Lecture: 'Using Microbes to Make Electricity and Clean Water' Jan. 23

A free public lecture titled "Not Science Fiction: Using Microbes to Make Electricity and Clean Water" will be given on Jan. 23, at Penn State's University Park campus by Bruce Logan, the Kappe professor of environmental engineering at Penn State.

The event is the first of six lectures in the 2010 Penn State Lectures on the Frontiers of Science series, a free minicourse for the general public with the theme "Water: The Next Frontier." No registration is required. The lectures take place on six consecutive Saturday mornings from 11 a.m. to about 12:30 p.m. in room 100 of the Thomas Building. More information is on the Web at http://www.science.psu.edu/alert/frontiers/.

Logan will describe how his lab is harnessing an unusual energy resource -- the organic matter in wastewater -- to generate both electricity and clean water. His lecture will include a tour of new research on a fascinating variety of fuel cell technologies that are designed to produce electricity, hydrogen, and other energy sources directly from wastes. This research could lead to the transformation of today's wastewater treatment plants into tomorrow's power plants.

A faculty member at Penn State since 1997, Logan directs Penn State's Hydrogen Energy Center. He wrote "Microbial Fuel Cells," the first textbook about this technology. His research achievements have been recognized with awards including the 2009 Athalie Richardson Irvine Clarke Prize from the National Water Research Institute, 2008 Award for Meritorious Service from the National Hydrogen Association, the Excellence in Review Award from the journal Environmental Science & Technology, the Frank Annunzio Award from the the Christopher Columbus Foundation, the 2005 Breakthrough Award from Popular Mechanics magazine, the 2004 Paul L. Busch Award from the Water Environment Research Foundation Endowment for Innovation in Applied Water Quality Research, the Association of Environmental Engineering Professors/Malcolm Pirnie Frontier of Research Award and the Premier Research Award from the Penn State Engineering Alumni Society.  He was named one of the "Nation's Top 50 Trendsetters" by Public Works magazine in 2006.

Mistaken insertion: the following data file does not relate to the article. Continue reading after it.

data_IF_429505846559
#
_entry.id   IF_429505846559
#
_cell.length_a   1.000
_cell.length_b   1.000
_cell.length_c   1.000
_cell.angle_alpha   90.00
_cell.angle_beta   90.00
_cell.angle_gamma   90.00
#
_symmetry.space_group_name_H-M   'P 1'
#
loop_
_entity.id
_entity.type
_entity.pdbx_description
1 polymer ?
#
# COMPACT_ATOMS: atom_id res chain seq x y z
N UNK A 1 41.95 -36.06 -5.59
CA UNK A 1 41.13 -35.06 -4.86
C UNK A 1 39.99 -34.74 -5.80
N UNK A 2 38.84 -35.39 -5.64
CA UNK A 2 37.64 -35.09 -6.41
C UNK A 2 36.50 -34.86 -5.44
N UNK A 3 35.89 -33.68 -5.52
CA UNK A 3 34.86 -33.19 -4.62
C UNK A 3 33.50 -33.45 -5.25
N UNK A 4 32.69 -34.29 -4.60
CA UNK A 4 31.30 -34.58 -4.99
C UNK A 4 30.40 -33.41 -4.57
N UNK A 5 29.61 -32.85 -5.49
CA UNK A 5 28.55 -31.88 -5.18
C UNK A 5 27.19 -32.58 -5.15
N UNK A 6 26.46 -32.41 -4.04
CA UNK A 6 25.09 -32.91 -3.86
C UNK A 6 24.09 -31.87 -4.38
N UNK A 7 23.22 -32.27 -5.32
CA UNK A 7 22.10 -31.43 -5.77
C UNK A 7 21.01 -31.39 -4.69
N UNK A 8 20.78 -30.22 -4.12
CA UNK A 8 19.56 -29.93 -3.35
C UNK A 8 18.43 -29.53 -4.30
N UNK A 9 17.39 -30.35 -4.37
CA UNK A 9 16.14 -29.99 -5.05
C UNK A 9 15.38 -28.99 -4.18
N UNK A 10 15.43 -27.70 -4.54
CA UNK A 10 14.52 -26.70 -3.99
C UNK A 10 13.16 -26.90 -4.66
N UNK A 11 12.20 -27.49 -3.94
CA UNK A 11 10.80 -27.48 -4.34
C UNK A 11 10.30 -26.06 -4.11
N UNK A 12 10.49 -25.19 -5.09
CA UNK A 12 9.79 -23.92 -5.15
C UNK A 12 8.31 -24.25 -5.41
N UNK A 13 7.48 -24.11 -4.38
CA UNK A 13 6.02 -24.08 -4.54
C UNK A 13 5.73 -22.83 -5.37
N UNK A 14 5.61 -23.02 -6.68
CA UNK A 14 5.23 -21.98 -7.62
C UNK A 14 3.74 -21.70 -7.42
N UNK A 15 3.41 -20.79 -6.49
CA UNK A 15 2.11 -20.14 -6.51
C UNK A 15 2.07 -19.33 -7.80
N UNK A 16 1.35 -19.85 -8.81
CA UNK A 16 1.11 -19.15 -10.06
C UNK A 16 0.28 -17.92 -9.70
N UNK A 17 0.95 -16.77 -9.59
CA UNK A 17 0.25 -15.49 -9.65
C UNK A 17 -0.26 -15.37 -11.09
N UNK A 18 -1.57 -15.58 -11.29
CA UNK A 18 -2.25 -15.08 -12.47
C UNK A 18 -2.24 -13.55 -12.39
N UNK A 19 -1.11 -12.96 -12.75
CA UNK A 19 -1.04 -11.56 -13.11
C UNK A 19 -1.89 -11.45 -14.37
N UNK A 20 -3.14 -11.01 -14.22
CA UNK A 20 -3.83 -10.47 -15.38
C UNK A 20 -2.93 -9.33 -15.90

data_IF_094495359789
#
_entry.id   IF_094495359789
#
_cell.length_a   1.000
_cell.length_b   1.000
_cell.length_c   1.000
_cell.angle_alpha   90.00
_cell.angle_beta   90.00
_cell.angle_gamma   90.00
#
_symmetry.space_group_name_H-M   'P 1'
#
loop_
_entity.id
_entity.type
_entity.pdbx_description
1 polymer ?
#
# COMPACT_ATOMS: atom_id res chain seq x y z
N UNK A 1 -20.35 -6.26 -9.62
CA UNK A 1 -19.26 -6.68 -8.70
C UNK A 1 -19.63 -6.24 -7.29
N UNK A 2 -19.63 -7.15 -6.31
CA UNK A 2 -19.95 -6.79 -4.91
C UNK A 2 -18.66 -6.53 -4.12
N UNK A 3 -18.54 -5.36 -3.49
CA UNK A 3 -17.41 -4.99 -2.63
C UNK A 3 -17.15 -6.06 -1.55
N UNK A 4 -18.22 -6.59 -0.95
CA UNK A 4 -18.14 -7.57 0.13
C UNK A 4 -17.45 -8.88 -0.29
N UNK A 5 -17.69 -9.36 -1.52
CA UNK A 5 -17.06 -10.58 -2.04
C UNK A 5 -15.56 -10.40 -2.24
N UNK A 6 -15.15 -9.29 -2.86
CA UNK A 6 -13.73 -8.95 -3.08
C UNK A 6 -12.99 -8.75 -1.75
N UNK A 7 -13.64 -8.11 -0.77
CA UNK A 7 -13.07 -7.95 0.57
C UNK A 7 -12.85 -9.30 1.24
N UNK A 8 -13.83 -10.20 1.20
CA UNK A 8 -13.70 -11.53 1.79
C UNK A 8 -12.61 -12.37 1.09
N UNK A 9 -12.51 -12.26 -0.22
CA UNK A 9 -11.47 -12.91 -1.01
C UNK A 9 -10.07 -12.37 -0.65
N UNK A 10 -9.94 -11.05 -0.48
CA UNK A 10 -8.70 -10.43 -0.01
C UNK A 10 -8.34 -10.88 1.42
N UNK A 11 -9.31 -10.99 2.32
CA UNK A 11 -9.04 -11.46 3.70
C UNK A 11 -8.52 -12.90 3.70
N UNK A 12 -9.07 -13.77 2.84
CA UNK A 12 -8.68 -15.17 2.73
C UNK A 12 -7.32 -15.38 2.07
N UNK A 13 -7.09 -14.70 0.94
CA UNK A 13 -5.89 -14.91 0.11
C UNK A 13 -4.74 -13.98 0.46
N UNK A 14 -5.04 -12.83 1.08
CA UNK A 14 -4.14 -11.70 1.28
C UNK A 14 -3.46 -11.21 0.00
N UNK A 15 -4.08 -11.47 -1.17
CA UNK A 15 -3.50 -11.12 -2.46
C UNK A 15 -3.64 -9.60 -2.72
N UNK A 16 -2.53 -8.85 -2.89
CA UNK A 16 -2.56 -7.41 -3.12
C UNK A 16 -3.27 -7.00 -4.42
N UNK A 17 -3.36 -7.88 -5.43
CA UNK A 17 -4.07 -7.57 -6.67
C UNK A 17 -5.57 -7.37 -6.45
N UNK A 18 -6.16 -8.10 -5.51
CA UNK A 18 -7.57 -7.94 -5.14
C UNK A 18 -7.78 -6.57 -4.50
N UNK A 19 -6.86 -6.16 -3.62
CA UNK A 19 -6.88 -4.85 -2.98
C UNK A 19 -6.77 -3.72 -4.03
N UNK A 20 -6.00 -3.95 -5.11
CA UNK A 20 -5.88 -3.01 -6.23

Logan serves on the National Hydrogen Association's board of directors and is a Global Research Partner with King Abdullah University of Science and Technology in Saudi Arabia. He also is a visiting professor at Harbin Institute of Technology in China and Newcastle University in the United Kingdom.

He received a bachelor's degree in chemical engineering and a master's degree in environmental engineering from Rensselaer Polytechnic Institute, and his doctorate in environmental engineering from the University of California, Berkeley.

The Penn State Lectures on the Frontiers of Science is a program of the Penn State Eberly College of Science. The 2010 series is sponsored jointly by the Penn State Eberly College of Science and the Penn State Institutes of Energy and the Environment. For more information or access assistance, contact the Eberly College of Science Office of Media Relations and Public Information by telephone at 814-863-0901 or by e-mail at science@psu.edu.

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Last Updated November 18, 2010